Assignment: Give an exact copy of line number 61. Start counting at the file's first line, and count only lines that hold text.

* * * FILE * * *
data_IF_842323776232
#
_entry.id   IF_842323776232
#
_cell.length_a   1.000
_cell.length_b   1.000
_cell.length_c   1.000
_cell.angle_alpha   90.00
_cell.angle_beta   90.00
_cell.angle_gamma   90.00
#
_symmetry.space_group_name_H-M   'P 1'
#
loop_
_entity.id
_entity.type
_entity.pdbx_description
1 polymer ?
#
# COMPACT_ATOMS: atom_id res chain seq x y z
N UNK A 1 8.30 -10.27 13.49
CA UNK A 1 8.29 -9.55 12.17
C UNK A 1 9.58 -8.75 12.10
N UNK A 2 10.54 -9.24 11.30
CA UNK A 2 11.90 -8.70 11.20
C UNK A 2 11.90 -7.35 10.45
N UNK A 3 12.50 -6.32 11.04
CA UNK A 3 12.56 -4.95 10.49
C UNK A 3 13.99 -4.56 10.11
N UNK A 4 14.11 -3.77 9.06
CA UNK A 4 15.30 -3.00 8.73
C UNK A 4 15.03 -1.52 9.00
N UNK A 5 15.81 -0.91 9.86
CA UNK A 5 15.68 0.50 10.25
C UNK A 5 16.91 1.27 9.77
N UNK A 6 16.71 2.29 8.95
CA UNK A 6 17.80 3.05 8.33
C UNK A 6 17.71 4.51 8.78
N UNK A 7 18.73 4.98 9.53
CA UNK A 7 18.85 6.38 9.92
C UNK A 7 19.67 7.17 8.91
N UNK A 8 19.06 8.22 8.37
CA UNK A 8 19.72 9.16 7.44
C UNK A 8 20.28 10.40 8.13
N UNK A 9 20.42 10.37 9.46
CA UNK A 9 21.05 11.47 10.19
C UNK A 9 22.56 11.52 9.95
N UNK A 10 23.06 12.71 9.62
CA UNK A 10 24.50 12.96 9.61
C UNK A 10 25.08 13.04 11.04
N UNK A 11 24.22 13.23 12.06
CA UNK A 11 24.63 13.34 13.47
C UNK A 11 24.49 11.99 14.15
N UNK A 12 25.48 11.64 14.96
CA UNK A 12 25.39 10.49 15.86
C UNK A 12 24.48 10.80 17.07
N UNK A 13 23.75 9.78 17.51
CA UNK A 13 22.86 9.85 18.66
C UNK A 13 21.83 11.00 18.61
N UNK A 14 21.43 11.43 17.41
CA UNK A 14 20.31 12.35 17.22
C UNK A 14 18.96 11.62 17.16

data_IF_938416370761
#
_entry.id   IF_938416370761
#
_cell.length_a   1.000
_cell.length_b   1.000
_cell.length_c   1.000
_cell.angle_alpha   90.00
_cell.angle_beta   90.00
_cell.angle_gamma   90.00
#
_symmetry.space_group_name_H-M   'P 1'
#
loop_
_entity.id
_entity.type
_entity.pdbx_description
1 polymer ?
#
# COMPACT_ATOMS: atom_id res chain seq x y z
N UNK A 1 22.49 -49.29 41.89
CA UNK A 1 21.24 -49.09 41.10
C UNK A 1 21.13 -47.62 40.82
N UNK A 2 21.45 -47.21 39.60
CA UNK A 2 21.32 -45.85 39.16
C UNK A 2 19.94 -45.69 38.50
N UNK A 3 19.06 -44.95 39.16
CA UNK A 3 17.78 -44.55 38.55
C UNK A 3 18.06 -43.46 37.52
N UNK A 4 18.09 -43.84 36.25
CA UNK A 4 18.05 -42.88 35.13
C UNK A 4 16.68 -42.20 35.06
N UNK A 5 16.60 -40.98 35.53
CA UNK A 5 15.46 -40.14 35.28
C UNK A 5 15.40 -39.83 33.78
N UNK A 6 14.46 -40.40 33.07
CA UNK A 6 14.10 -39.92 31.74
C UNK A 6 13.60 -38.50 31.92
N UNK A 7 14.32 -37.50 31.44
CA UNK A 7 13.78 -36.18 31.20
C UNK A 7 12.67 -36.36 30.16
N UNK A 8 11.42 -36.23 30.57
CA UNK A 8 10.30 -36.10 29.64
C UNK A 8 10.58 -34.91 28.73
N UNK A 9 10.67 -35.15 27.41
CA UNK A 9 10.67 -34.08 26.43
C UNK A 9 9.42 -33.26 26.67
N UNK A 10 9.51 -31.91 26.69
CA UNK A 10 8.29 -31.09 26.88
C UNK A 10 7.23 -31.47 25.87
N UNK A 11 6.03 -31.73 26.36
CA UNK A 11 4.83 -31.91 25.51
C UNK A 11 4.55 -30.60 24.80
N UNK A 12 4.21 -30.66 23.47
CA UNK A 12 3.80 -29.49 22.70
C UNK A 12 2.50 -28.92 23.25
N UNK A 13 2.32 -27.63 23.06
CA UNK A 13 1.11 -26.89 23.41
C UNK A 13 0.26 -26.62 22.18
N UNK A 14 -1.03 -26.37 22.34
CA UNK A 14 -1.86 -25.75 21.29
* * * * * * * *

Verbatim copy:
CA UNK A 14 20.31 12.35 17.22